X
Popular Searches

Calculated Properties in PowerShell Functions

Powershell logo

Many times a returned property from an object in PowerShell may not be ideally named, or the value is not quite in the necessary format. For those instances, PowerShell has the calculated properties construct. This useful feature allows for modifying the returned value easily during select operations and quickly and easily return what’s needed in the pipelined output. In practice, what does this look like? How about taking one date format, and changing to a different format?

$Object | Select-Object "Name","Date",@{
	Name = 'NewDate'
	Expression = { Get-Date $_.Date -Format "MM/dd/yyyy" }
}

If you haven’t seen this before, it can be a pretty strange looking format to be inserted in a Select-Object command. Read on to learn what each part means and how it can be leveraged to easily manipulate data as needed!

Anatomy of a Calculated Property

A calculated property is, at its core, a hashtable that defines how the output should look for a property. There are several keys that we can define to manipulate the output.

  • Name/Label – Specifies the name of the returned property, with label used as an alias.
  • Expression – The script block used to calculate the new property value.
  • Alignment – When a tabular output cmdlet is used, this will define how a values are displayed in a column using left, center, or right as the allowed values.
  • Formatstring – Specifies a format string, which is a .NET formatting string.
  • Width – For tabular output, defines the maximum width of the column, which must be greater than 0.
  • Depth – Only used with the Format-Custom cmdlet, this will specify the maximum depth of expansion per property.
  • Ascending/Descending – Specify the sort order of one or more properties, these are boolean values set to either $True or $False.

What does this look like in practice? For Select-Object you will typically only use Name and Expression. For control over specific tabular output, you can use the various alignment, format, and width options.

Select-Object and Calculated Properties

Most of the time, Select-Object is used with calculated properties as this lets you quickly and easily manipulate the output without having to modify the source data and conveniently pass data down the pipeline in the needed format. Below is an example of what this looks like in practice! First, we will start with the same object that we will use to demonstrate all the examples below.

$Object = [PSCustomObject]@{
  'Name'    = 'Test Object'
  'Date'    = Get-Date
  'Number'  = 100
  'Enabled' = $True
  'Extra'   = @('One','Two','Three')
}

$Object

Looking at the date, it doesn’t quite match what is expected. Let’s change this to a different format. You could modify the Get-Date command on the object itself, but sometimes you don’t have the ability to do that. Therefore we can change up the date format using a calculated property like below. With the below code, we are changing the date format to MM/dd/yyyy using the Format parameter of Get-Date.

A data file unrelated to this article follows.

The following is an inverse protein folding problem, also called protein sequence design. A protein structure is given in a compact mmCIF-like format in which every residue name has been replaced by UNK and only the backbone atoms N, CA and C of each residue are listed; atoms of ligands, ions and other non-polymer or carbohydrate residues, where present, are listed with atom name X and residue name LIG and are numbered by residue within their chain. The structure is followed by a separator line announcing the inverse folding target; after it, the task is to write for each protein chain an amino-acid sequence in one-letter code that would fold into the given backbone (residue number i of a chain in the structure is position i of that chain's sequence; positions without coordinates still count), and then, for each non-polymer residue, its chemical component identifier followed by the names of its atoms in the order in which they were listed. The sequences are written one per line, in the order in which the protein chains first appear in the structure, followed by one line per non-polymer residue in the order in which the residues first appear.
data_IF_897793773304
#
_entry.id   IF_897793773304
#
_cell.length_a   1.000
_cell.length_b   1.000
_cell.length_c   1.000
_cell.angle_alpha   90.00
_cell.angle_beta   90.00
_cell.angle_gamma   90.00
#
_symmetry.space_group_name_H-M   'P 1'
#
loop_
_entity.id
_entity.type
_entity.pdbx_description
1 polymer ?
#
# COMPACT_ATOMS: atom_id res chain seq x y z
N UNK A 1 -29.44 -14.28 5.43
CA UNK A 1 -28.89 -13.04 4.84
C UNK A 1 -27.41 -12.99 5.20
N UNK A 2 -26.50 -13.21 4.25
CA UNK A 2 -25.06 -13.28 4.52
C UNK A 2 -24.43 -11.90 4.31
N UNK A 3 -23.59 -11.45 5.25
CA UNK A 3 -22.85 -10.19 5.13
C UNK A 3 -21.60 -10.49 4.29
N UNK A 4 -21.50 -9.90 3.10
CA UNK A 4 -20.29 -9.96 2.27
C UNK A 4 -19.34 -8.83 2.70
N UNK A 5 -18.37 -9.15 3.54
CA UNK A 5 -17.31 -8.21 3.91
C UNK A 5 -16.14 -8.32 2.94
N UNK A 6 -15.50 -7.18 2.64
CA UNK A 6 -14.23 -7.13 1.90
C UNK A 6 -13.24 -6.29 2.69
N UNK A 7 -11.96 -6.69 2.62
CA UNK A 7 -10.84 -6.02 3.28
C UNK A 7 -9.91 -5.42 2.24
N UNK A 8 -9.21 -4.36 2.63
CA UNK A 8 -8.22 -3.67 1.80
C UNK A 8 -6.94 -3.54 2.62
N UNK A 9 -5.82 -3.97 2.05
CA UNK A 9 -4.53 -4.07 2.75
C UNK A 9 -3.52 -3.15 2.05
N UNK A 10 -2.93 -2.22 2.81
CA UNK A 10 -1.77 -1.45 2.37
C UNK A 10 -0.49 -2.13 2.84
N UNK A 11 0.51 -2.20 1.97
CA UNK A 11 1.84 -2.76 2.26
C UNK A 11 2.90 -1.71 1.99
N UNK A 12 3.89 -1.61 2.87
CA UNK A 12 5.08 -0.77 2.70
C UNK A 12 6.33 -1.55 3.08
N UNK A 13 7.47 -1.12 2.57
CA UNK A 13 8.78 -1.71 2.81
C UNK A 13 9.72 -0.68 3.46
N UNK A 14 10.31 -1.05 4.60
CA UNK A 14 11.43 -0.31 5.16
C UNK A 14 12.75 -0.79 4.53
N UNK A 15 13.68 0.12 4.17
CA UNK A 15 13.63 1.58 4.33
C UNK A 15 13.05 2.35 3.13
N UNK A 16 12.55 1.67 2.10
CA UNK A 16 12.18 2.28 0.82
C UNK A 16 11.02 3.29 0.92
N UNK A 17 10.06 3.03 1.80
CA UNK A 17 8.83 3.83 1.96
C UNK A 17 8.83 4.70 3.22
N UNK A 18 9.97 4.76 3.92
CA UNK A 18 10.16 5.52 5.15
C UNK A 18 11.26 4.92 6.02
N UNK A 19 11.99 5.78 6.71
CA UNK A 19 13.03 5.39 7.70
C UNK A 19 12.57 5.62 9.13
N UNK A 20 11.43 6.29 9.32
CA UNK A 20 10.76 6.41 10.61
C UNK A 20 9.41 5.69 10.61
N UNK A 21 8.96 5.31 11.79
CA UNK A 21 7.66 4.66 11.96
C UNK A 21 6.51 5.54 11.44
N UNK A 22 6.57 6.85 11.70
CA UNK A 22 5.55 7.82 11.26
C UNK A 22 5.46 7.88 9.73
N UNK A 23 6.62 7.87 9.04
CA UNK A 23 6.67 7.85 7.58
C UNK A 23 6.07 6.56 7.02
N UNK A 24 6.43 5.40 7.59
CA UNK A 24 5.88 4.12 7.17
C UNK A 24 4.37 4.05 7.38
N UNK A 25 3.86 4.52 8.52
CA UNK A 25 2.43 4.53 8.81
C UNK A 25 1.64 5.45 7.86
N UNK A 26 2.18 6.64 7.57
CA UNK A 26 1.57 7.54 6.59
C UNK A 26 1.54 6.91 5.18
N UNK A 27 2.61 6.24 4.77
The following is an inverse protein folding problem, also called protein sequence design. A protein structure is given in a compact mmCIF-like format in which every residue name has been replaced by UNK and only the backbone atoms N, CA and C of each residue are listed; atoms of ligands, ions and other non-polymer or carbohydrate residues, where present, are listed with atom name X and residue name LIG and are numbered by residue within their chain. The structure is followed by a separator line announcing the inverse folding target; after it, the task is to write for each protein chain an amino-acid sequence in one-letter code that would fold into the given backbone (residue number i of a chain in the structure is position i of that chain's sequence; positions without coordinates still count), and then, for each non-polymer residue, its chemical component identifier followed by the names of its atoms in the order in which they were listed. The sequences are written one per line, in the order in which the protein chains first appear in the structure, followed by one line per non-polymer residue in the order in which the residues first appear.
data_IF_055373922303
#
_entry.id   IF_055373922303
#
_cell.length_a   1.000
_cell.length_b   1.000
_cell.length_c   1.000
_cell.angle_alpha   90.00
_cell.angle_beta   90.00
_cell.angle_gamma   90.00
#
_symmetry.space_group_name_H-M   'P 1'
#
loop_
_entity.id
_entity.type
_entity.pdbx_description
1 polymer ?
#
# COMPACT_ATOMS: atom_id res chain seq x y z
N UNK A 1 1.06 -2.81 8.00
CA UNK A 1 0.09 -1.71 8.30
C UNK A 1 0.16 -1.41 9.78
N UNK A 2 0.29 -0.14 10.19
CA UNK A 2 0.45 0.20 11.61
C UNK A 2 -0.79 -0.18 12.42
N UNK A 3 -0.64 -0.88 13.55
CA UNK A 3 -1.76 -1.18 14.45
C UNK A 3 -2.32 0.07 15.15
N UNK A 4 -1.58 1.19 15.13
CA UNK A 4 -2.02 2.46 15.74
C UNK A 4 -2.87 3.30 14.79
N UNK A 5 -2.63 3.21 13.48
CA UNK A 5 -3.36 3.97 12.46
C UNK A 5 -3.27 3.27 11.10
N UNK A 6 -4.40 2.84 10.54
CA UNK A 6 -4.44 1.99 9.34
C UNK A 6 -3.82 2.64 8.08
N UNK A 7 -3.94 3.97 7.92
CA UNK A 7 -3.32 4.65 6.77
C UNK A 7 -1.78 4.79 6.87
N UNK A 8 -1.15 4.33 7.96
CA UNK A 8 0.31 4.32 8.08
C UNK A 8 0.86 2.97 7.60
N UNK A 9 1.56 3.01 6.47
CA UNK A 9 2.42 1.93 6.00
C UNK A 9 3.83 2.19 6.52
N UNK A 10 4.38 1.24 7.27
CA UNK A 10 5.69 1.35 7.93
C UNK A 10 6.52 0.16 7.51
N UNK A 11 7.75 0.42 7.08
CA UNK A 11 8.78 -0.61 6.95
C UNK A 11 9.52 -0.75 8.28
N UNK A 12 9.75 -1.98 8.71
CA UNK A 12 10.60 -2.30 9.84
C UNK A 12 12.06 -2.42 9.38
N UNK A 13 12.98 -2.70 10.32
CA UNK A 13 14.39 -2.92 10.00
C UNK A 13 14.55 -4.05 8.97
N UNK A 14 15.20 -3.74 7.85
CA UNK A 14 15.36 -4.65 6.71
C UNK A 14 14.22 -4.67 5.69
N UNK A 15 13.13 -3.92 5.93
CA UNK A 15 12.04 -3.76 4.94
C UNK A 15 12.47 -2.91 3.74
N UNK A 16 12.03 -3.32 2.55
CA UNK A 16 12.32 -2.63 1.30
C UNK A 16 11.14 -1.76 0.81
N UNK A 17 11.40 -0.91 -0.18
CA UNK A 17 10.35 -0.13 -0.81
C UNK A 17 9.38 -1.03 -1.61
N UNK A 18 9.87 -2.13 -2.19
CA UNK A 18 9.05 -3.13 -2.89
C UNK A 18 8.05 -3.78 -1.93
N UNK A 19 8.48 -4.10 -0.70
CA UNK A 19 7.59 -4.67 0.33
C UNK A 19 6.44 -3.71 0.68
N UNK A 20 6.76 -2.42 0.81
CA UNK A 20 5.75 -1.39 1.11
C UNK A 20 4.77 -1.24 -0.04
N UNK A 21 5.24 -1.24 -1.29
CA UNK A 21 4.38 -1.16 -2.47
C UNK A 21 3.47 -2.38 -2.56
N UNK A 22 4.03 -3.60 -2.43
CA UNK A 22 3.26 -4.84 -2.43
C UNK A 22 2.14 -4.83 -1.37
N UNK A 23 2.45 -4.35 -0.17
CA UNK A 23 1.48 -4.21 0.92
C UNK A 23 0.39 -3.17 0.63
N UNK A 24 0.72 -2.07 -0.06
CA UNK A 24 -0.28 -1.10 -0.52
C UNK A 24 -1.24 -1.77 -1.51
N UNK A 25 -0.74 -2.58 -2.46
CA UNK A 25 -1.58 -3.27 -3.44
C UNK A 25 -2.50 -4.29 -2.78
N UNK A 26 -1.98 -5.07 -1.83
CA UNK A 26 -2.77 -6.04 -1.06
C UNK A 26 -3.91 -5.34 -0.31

$Object | Select-Object Name,@{
  Name = 'NewDate'
  Expression = { Get-Date $_.Date -Format "MM/dd/yyyy" }
}

As you can see, a new property called NewDate has been created and the date format has changed! Since this is using a script block, you can contain a lot of logic within, such as control statements like switch or further lookups, if necessary. Read on to learn how to output better-formatted data.

Format-Table and Calculated Properties

The default view of Format-Table may leave something to be desired. Therefore, let’s see what we can do to make it a bit better to work with. Using the same object as originally defined, what does the output look like?

We can make this look better, for sure! First off, the alignment is not ideal for Number or Enabled. Second, we should output Number with two decimal points. Finally, let’s make Name wider, change Date to our new format, and join Extra by commas. See below, how we can use calculated properties to change the view!

$Object | Format-Table @{
  Name = 'Name'
  Expression = { $_.Name }
  Width = 20
},
@{
  Name = 'Date'
  Expression = { Get-Date $_.Date -Format "MM/dd/yyyy" }
  Width = 10
},
@{
  Name = 'Number'
  Expression = { $_.Number }
  Formatstring = 'N2'
  Alignment = 'Center'
  Width = 10
},
@{
  Name = 'Enabled'
  Expression = { $_.Enabled }
  Alignment = 'Center'
  Width = 10
},
@{
  Name = 'Extra'
  Expression = { $_.Extra -Join ", " }
  Width = 30
}

Much better! This is easier to understand the data and you can see how all the different possibilities with calculated properties come together to help make this work better.

Conclusion

Calculated properties are a unique language construct that come in use when needing a fast and flexible way to modify pipeline output without modifying upstream code. With the features available both for console display and for data manipulation when passing data further down a pipeline, calculated properties can be quickly integrated into any script.

Adam Bertram Adam Bertram
Adam Bertram is a 20+ year veteran of IT and an experienced online business professional. He’s a consultant, Microsoft MVP, blogger, trainer, published author and content marketer for multiple technology companies. Catch up on Adam’s articles at adamtheautomator.com, connect on LinkedIn, or follow him on Twitter at @adbertram. Read Full Bio »

The above article may contain affiliate links, which help support CloudSavvy IT.